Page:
Cilia and flagella are motile structures composed of microtubules. Cilia are projections from a cell that are primarily involved in movement of materials along the surface of the cell; for example, cilia line the respiratory tract and are involved in movement of mucus. Flagella are structures involved in movement of the cell itself, such as the movement of sperm cells through the reproductive tract. Cilia and flagella share the same structure, composed of nine pairs of microtubules forming an outer ring, with two microtubules in the center, as shown in Figure 1.5. This is known as a 9 + 2 structure and is seen only in eukaryotic organelles of motility. Bacterial flagella have a different structure with a different chemical composition.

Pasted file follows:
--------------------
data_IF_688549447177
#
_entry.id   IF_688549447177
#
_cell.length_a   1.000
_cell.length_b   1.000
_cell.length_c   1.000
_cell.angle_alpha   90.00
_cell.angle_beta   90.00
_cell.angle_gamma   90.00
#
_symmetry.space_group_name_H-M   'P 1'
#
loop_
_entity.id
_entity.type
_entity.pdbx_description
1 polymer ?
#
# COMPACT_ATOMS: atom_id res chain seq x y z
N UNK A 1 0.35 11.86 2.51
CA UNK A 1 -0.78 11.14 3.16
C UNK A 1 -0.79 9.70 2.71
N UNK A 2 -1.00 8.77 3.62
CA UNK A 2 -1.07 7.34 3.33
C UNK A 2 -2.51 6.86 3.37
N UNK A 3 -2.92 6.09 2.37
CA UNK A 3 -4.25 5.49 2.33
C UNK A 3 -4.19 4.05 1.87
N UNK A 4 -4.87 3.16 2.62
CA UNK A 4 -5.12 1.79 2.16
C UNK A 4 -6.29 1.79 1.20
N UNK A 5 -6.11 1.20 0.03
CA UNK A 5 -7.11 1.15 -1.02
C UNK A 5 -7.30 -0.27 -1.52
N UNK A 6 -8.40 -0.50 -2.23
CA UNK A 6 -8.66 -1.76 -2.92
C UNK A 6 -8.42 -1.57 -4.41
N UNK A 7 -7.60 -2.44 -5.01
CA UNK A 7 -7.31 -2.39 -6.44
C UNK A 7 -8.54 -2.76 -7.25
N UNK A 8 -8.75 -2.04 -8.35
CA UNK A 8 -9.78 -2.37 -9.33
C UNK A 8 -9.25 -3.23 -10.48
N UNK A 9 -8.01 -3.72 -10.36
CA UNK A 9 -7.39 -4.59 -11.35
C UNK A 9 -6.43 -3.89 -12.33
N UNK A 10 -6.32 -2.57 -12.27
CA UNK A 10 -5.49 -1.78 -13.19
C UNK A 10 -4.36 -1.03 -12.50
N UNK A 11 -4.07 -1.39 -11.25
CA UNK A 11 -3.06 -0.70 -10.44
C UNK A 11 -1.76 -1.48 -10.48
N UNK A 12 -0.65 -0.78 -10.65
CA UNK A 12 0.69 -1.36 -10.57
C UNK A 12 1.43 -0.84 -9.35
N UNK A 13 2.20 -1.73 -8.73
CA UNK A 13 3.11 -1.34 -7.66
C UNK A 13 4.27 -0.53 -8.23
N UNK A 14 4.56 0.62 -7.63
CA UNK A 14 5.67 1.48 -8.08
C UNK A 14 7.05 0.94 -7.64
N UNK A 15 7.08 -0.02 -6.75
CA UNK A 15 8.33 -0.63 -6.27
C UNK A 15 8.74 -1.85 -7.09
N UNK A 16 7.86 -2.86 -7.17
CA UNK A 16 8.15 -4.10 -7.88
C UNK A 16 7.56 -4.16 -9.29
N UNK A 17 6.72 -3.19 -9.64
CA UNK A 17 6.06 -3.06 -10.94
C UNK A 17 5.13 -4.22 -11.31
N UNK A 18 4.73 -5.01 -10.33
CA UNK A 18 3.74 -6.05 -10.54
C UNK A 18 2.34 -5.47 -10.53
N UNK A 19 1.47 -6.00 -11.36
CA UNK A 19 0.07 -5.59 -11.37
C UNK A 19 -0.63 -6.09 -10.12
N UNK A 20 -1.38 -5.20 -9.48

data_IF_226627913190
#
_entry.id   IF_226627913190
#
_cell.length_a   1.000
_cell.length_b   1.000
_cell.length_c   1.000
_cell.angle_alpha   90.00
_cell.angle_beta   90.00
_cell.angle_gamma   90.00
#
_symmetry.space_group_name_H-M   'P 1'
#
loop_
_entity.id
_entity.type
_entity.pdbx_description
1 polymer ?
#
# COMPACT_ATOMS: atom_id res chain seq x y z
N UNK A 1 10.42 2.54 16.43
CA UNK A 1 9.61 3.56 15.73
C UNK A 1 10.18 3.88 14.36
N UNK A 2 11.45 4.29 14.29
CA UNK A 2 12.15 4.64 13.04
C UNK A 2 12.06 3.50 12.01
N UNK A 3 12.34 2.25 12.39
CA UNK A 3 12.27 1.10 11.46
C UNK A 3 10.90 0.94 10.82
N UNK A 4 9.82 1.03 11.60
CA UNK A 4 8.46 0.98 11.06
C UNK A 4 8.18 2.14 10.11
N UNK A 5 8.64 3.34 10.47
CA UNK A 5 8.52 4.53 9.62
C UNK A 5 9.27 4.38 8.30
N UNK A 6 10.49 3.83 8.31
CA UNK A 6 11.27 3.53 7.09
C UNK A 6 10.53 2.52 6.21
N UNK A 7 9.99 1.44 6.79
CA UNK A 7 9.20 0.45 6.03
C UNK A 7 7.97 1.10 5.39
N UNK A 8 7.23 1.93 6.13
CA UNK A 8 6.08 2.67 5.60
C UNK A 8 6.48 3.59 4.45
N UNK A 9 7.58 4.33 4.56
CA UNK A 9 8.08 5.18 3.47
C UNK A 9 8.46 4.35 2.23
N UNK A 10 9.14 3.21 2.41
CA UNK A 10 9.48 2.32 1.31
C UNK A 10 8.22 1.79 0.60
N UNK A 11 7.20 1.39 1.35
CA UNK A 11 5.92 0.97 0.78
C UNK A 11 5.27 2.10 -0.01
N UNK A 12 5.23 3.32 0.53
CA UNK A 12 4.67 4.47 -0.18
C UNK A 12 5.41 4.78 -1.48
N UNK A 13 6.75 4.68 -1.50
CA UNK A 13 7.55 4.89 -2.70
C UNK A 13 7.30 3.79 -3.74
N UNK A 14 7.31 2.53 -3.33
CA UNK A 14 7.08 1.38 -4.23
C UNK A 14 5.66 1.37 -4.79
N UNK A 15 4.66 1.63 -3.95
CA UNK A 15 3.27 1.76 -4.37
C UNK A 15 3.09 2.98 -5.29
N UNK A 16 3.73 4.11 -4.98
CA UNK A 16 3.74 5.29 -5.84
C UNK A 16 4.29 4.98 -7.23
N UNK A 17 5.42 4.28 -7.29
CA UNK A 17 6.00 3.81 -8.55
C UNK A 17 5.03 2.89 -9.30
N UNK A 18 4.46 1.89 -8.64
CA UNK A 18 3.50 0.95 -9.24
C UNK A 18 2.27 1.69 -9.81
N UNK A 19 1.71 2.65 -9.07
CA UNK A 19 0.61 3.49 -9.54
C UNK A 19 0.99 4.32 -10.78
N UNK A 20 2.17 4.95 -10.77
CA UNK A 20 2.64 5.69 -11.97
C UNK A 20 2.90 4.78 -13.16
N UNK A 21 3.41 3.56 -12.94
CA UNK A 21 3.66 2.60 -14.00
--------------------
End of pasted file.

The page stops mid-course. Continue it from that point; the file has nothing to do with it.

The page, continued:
Figure 1.5. Cilium and Flagellum Structure Microtubules are organized into a ring of 9 doublets with 2 central microtubules.

Centrioles are found in a region of the cell called the centrosome. They are the organizing centers for microtubules and are structured as nine triplets of microtubules with a hollow center. During mitosis, the centrioles migrate to opposite poles of the dividing cell and organize the mitotic spindle. The microtubules emanating from the centrioles attach to the chromosomes via complexes called kinetochores and can exert force on the sister chromatids, pulling them apart.

Intermediate Filaments

Intermediate filaments are a diverse group of filamentous proteins, including keratin and desmin. Many intermediate filaments are involved in cell–cell adhesion or maintenance of the overall integrity of the cytoskeleton. Intermediate filaments are able to withstand a tremendous amount of tension, making the cell structure more rigid. In addition, intermediate filaments help anchor other organelles, including the nucleus. The identity of the intermediate filament proteins within a cell is specific to the cell and tissue type.